How Do I Become a Certified Professional Secretary
Find out how to become a certified professional secretary. Research the education and training requirements, and learn about the experience you need to advance your career in secretarial science.
Do I Want to Be a Certified Professional Secretary?
Secretaries are administrative professionals who manage office activities and perform various clerical duties. They assist staff members, set appointments, circulate mail, answer phones and organize computerized and paper files. Many working hours may be spent seated at a desk on a daily basis.
A degree is not required, but competitive applicants may wish to earn an associate's or bachelor's degree in secretarial science or office administration. The International Association of Administrative Professionals (IAAP) eliminated the Certified Professional Secretary (CPS) credential as of November 2011. At that time, individuals holding the CPS designation were switched to the Certified Administrative Professional (CAP) credential, which is now the basic credential IAAP awards to secretaries. Those seeking certification need a combination of administrative experience and education to be eligible for the CAP designation. The table below shows the basic qualifications for becoming a certified professional secretary:
|Degree Level||No degree is required, but some individuals earn an associate's or bachelor's degree*|
|Degree Field||Secretarial science** or office administration***are typical|
|Certification||Optional certification offered by the International Association of Administrative Professionals*|
|Experience||Some employers require or prefer at least 1-2 years of experience****|
|Key Skills||Capacity to work well with others*****, writing*****, oral communications******, organizational abilities*****|
|Computer Skills||Microsoft Word, Outlook, Access and Excel******|
|Additional Requirements||Proficiency using various types of office equipment******|
Sources: *International Association of Administrative Professionals, **The College Board, ***college websites, ****job postings in October 2012, *****U.S. Bureau of Labor Statistics, ******O*NET OnLine.
Step 1: Meet Basic Education and Skill Requirements
Individuals with a high school diploma and fundamental computer and office abilities can typically get hired for entry-level secretarial jobs. Options for obtaining these basic skills include community colleges, vocational schools and job placement firms. Many secretaries get on-the-job training to enhance their abilities.
Step 2: Meet Certification Requirements
Some professional secretaries choose to seek the IAAP's CAP credential, which requires administrative experience and education. CAP candidates who do not hold a college degree must have at least 48 months of administrative experience. Those with 36 months of administrative experience and an associate's degree or 24 months of experience and a bachelor's degree also qualify. Eligible administrative experience must have come from the last 15 years, and applicants must have worked at these positions for a minimum of two months. CAP eligibility requirements also state that applicants must have worked for one employer for at least a year within the last five years.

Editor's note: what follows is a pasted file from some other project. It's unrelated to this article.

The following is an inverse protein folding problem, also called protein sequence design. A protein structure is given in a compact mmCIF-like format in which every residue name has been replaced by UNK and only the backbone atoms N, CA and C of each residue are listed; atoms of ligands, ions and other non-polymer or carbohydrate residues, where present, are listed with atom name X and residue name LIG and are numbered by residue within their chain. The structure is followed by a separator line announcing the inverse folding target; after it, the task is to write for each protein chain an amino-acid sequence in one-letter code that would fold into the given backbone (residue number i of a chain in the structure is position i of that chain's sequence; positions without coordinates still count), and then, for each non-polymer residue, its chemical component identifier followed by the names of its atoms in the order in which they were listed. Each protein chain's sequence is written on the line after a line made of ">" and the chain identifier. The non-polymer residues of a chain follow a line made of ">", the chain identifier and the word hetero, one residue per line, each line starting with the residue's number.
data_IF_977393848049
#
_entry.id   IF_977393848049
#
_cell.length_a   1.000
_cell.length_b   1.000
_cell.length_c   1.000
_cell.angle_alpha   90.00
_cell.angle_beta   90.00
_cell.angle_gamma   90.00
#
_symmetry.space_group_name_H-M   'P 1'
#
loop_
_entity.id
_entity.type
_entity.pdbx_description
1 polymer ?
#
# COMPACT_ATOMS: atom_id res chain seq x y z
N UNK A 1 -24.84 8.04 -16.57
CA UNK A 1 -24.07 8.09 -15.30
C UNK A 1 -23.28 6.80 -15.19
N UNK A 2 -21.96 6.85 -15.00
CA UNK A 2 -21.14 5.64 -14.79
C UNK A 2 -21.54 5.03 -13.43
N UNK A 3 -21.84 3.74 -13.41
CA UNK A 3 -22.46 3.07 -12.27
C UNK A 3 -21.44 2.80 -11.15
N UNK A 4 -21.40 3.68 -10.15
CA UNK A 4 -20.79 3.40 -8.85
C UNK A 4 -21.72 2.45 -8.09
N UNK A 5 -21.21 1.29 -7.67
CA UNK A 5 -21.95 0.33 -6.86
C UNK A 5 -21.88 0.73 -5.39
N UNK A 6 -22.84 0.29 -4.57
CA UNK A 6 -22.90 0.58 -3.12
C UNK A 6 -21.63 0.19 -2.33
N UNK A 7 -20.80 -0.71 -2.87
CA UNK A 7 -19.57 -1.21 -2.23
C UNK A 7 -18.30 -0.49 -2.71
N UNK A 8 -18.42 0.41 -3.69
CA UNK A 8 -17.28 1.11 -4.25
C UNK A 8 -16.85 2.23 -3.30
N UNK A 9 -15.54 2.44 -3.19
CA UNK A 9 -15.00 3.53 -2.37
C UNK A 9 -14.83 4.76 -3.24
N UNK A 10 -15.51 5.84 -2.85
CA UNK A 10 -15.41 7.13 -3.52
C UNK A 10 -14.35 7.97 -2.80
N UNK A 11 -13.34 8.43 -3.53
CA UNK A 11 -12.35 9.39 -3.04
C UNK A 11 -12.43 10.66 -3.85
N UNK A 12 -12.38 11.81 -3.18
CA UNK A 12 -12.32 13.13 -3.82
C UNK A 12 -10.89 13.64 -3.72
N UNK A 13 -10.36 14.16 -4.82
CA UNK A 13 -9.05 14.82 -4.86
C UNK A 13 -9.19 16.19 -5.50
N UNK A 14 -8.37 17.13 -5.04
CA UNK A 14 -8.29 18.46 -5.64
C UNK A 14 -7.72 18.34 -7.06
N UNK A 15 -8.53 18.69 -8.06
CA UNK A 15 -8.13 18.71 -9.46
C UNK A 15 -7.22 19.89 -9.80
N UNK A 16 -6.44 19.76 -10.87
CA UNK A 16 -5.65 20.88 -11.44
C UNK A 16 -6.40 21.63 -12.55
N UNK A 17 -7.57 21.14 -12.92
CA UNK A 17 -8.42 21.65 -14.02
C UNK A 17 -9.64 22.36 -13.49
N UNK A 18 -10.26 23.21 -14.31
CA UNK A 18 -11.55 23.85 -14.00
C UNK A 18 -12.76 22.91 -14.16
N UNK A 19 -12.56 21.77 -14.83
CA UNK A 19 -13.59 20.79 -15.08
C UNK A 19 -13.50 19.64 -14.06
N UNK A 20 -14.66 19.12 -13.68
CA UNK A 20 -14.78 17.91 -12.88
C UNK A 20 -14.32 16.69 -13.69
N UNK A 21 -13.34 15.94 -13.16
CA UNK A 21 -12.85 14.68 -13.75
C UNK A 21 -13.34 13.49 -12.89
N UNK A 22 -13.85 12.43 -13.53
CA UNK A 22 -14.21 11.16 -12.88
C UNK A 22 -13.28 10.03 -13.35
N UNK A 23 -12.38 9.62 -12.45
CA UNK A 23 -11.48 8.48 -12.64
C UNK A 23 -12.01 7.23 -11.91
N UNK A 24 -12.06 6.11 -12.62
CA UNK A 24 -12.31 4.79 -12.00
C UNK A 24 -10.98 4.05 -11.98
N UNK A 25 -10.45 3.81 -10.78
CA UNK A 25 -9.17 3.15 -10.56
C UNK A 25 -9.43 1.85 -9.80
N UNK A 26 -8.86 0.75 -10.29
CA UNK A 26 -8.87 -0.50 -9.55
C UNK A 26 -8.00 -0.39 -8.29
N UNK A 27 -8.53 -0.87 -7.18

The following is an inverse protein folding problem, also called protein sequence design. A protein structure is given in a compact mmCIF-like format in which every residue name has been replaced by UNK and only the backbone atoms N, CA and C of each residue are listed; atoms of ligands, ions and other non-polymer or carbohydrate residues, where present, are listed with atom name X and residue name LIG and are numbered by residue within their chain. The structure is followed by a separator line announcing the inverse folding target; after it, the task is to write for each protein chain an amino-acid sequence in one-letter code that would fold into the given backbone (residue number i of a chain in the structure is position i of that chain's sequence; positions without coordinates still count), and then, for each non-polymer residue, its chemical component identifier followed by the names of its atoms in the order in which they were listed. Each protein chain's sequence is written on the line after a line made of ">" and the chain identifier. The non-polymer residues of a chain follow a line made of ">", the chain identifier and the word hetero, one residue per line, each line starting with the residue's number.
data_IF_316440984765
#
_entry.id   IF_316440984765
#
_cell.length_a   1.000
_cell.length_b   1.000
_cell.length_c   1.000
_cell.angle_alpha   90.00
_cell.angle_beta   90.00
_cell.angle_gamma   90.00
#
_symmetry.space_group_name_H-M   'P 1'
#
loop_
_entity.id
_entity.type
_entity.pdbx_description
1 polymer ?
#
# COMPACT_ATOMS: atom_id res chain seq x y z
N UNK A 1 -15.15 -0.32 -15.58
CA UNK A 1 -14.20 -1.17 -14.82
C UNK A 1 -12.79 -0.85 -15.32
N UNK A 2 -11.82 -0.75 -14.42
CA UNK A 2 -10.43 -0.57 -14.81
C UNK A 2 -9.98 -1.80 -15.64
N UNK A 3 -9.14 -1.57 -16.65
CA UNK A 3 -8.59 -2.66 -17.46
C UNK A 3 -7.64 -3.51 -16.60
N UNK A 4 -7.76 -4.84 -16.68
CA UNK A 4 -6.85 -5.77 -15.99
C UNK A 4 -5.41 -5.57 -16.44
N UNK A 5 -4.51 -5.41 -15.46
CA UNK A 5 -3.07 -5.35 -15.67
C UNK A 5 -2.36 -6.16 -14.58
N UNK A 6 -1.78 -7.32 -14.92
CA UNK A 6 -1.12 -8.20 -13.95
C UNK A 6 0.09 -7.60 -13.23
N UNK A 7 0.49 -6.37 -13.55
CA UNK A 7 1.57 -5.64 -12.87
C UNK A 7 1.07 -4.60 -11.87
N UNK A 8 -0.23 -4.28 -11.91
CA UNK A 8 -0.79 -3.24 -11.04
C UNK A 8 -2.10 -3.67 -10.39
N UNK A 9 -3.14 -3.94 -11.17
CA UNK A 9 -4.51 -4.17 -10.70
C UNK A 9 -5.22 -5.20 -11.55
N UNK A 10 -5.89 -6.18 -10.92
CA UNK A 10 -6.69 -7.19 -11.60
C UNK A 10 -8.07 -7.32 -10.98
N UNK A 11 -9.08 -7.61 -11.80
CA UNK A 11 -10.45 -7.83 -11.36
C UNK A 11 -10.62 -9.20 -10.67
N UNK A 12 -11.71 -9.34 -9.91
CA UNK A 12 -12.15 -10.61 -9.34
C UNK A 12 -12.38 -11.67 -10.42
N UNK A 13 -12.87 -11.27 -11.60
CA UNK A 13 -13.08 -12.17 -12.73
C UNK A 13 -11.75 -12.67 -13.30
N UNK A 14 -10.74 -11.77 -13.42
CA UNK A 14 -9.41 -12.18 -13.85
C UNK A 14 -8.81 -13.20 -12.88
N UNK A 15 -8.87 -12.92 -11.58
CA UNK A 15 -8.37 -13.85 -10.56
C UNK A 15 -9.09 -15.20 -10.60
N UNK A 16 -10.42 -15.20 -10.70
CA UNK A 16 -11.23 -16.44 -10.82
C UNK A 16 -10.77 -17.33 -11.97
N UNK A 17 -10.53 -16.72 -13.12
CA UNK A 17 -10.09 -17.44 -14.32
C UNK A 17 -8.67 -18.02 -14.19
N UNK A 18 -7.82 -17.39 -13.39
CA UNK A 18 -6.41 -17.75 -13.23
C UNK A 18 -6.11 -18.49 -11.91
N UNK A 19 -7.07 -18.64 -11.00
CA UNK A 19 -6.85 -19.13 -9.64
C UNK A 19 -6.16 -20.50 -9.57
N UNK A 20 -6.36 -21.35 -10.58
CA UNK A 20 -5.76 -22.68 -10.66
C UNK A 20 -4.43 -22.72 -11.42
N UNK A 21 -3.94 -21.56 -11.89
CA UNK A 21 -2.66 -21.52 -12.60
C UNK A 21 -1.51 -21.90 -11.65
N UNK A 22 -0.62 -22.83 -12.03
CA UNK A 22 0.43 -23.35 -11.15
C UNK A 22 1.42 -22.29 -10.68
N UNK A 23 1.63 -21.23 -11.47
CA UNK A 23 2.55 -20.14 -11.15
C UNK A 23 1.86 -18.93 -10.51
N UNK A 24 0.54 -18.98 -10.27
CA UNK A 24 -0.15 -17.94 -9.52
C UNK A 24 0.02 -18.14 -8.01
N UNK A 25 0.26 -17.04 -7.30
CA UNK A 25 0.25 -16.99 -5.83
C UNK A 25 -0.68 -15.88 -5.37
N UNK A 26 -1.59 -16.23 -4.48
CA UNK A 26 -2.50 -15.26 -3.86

- Explore relevant postsecondary educational programs. IAAP does not recommend any particular college major for aspiring professional secretaries. Secretaries who decide to supplement their experience with education may choose to earn undergraduate degrees in secretarial science or office administration. Degree programs in these fields equip students with the clerical, administrative and computer skills needed for the occupation. Courses may include office applications, accounting, business communications and word processing as well as web design, business math, keyboarding and records management.
Step 3: Apply for the CAP Credential
Secretaries request to take IAAP's CAP exam by filling out an application form. They must provide statements from employers to verify their work experience. Applicants also must furnish proof that they've met the CAP education requirements.
Step 4: Pass the Certification Exam
The CAP exam covers various administrative topics, including managing records, preparing documents and communicating in the work place. The multiple-choice test includes questions assessing basic knowledge, theory and practical skills. IAAP offers a review guide that details the exam's subject matter, shows sample questions and lists a bibliography of recommended textbooks for studying.
- Allow ample time to prepare for the examination. IAAP suggests that candidates set aside 5-10 hours per week of study time for a period covering 4-6 months.
Step 5: Maintain Certification
The CAP credential expires after five years. To maintain the title, certified secretaries must earn 60 re-certification points within that 5-year period. These points can be obtained through continuing education on topics covered in the CAP exam. Individuals may also earn re-certification points by obtaining additional professional certifications or leadership positions held within an IAAP-approved committee or organization.
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